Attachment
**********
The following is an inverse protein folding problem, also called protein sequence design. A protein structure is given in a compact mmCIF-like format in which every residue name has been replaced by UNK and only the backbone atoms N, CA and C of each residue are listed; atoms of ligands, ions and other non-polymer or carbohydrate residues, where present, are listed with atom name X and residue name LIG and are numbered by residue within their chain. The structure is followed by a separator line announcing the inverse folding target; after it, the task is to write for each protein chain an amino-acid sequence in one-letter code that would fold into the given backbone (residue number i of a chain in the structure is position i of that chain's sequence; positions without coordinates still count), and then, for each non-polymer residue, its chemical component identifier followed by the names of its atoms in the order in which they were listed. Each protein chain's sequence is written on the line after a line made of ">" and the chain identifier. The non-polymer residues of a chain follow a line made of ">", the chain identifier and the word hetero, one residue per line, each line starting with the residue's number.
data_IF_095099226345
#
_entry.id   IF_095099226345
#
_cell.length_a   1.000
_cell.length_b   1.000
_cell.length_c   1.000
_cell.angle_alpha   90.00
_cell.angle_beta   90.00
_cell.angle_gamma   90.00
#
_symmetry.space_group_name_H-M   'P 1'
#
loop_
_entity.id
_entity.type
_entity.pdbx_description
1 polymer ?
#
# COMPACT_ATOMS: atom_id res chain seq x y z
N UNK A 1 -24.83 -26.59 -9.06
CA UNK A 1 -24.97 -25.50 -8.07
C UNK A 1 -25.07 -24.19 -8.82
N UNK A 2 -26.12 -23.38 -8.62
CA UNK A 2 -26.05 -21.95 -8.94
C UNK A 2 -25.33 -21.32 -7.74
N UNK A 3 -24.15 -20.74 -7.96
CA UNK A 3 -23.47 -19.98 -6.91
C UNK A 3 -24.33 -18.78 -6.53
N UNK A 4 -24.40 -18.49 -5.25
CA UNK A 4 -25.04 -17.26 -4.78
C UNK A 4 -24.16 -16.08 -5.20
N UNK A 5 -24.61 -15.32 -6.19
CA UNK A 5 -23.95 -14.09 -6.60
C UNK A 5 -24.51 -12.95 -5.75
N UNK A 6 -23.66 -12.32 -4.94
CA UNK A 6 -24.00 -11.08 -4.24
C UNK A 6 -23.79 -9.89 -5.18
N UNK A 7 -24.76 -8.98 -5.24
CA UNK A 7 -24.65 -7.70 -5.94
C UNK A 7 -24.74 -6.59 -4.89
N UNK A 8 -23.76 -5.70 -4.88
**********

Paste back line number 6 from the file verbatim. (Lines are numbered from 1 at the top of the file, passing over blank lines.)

_cell.length_a   1.000